The term "poker strategy" encompasses a wide variety of mathematical and psychological methods that improve a poker player's results beyond the confines of pure chance. Statistical probabilities can be calculated and applied to any poker form, offering a serious poker player
insight into their short-term and long-term odds of turning a profit based on the actions available. Refined psychological awareness and manipulation skills can give a player an edge over individual opponents, even in spite of the odds.
Players can use known information - every card that has been revealed thus far - to calculate the statistical probability of improving their hand. The knowledge that a deck of 52 cards contains 4 cards of each rank and 13 cards of each suit allows the mindful poker player to count the number of useful cards (called "outs") that may potentially remain in the deck. Depending on the poker form, there may be few or many cards revealed before players reach showdown.
To calculate hand odds (also called "poker odds
") for the next card, divide the number of outs that can improve the hand by the number of cards that have yet to be revealed (8 outs/47 unseen cards = .1702 or about 17%). Combined with the pot odds (discussed below), a player can make an informed, strategic decision about what action would statistically be most beneficial.
Determining pot odds - the ratio of the present pot-size to the cost to call the current bet in order to stay in the hand - can tell a player whether or not it is profitable, over the course of time, to always call that bet. One can simply divide the pot size by the bet amount to get the pot odds. A pot of $150, when facing a bet of $25 (150/25=6), is 6 to 1, represented 6:1. If the player's hand odds are better than the pot odds, it is a valuable call.
Using the hand odds example above, convert 17% hand odds (100:17) to a reduced ratio by dividing the percentage by 100 (100/17=5.8:1, nearly 6:1). In this scenario, with just under 6:1 hand odds and 6:1 pot odds, the player will roughly break even (with a marginal profit) by calling this bet every time. 5:1 hand odds with 6:1 pot odds would statistically turn a profit if called every time, whereas 7:1 hand odds with the same 6:1 pot odds would result in long term losses when consistently called.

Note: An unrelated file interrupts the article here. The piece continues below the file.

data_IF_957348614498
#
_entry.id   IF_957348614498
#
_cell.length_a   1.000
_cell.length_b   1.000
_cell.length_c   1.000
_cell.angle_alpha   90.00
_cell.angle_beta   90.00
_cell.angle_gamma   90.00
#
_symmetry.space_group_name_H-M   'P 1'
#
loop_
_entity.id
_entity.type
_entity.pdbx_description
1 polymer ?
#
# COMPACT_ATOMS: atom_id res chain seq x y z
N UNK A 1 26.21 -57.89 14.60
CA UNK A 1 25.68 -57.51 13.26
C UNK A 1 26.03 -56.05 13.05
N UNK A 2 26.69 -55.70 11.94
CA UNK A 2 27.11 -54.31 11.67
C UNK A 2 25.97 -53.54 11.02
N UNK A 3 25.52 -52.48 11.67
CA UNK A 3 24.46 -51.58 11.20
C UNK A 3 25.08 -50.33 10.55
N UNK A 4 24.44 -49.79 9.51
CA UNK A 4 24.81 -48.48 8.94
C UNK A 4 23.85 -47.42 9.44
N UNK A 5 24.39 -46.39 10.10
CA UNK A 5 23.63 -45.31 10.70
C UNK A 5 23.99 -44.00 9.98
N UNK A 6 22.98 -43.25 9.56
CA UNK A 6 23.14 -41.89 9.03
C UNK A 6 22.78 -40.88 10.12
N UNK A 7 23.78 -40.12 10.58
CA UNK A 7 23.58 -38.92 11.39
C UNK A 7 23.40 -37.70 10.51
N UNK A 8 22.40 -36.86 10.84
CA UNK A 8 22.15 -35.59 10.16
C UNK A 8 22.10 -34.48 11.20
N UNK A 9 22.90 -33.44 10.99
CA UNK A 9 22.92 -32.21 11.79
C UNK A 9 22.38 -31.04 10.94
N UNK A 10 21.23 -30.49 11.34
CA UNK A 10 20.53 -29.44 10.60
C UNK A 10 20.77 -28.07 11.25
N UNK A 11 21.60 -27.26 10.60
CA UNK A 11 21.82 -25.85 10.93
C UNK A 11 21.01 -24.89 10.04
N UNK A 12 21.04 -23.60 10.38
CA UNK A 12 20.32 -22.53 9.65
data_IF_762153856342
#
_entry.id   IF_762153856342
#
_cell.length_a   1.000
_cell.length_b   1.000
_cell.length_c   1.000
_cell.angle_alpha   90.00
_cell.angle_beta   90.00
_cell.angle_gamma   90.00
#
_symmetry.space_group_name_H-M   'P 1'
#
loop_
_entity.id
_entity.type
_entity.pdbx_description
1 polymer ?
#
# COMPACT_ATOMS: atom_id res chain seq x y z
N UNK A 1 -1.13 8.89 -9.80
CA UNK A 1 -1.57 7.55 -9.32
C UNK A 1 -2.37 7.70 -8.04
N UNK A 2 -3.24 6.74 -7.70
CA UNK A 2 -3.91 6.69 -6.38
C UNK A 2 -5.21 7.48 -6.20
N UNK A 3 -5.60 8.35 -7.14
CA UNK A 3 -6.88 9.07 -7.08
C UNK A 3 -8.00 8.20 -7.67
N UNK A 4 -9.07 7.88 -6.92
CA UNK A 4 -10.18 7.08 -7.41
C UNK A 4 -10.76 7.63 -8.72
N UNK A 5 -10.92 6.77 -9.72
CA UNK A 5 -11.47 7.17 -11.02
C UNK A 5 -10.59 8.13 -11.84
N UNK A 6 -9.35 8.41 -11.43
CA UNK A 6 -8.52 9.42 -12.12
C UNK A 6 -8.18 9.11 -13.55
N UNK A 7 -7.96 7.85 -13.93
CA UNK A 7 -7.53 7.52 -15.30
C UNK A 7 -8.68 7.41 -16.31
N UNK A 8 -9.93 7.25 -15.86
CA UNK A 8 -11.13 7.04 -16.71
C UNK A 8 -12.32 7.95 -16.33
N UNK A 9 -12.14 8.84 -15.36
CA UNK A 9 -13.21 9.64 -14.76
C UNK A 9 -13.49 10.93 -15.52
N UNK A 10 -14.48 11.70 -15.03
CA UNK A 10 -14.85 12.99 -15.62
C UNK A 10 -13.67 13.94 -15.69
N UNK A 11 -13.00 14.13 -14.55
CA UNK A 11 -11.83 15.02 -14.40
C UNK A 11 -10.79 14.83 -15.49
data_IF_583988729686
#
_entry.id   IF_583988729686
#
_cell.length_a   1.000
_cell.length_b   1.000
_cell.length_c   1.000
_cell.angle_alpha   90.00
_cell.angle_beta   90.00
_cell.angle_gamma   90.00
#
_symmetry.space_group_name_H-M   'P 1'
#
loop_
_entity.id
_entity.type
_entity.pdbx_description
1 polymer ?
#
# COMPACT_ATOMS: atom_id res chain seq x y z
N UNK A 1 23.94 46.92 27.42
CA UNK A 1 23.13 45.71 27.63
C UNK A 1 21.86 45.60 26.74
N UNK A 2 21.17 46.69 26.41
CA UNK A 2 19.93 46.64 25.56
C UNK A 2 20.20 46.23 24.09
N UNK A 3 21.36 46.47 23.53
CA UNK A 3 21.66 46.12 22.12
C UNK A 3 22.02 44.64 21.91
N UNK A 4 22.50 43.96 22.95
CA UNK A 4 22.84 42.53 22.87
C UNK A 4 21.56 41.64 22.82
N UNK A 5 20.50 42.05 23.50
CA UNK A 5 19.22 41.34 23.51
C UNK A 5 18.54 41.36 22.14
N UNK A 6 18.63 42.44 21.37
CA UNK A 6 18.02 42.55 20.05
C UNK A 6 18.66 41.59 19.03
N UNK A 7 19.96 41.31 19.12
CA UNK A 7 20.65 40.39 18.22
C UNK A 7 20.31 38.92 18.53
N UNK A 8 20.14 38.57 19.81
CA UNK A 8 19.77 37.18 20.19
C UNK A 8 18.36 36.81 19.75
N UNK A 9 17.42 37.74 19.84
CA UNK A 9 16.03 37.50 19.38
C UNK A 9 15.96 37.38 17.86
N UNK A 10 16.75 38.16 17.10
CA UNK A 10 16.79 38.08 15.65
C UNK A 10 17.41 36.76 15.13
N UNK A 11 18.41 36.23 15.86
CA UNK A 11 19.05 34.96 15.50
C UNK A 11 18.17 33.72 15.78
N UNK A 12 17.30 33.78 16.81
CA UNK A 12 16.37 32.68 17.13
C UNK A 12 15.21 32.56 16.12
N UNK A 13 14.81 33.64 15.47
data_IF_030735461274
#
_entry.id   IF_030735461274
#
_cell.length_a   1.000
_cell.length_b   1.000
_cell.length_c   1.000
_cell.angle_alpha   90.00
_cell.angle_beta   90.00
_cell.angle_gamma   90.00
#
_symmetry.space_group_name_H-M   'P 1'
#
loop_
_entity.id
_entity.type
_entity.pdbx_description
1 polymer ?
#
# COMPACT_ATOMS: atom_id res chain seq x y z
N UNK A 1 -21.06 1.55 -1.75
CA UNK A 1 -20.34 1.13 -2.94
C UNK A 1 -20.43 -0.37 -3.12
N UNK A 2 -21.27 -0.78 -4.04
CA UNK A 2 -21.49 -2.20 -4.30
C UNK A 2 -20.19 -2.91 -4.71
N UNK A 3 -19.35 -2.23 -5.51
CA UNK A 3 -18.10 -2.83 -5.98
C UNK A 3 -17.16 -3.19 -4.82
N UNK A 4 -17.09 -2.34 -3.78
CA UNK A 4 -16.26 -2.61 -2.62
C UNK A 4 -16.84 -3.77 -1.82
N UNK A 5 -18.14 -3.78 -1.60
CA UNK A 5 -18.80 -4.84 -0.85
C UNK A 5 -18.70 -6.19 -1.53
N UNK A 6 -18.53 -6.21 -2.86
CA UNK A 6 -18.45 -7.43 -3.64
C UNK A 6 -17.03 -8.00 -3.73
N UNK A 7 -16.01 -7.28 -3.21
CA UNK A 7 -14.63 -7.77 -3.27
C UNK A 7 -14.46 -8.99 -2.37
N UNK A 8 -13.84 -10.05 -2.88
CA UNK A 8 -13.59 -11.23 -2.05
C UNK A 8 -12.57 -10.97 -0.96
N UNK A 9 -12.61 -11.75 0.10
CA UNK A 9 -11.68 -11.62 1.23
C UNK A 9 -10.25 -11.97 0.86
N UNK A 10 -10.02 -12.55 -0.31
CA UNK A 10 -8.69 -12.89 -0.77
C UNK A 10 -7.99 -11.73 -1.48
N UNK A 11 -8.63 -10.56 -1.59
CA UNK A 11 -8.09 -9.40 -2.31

Similar to pot odds, implied odds are calculated based on the estimated size of the end pot, rather than the current pot. When a hand is likely to result in a showdown, a player with strong hand odds can determine whether or not the projected value of the pot - relative to the cost of playing the hand out - will result in long term profits. However, because implied odds are based on predictions of how every opponent will play the hand, there is much room for error when using this particular poker strategy.
The term "equity," in poker, describes a player's expected share of the pot based on their probability of winning the pot. If a player wagers $10 on a hand with a 50% probability of winning, and is called by three opponents, the player has effectively paid $10 for an opportunity to win $40. To calculate the amount of equity the player has in the pot, multiply the pot by the probability of winning. Therefore, this player would have a pot equity of $20, "positive equity" because it is more than the amount "paid". If the same player's hand had a 20% probability of winning, the equity would be $8 - less than the investment, and therefore "negative equity."
A player's "position" at the table refers to how many opponents will act before and/or after that player in the betting round, and is an absolutely vital concept to grasp. The later the player acts in the round, the more information they gather about their opponents' hands. Players in early position - the first ones to act - require a much stronger hand in order to wager or raise a bet, given the number of hands that might be better. Players in late position - the last to act - can use the information gathered from opponents' actions in order to determine whether their hand is strong enough to play, or even get away with an aggressive bluff.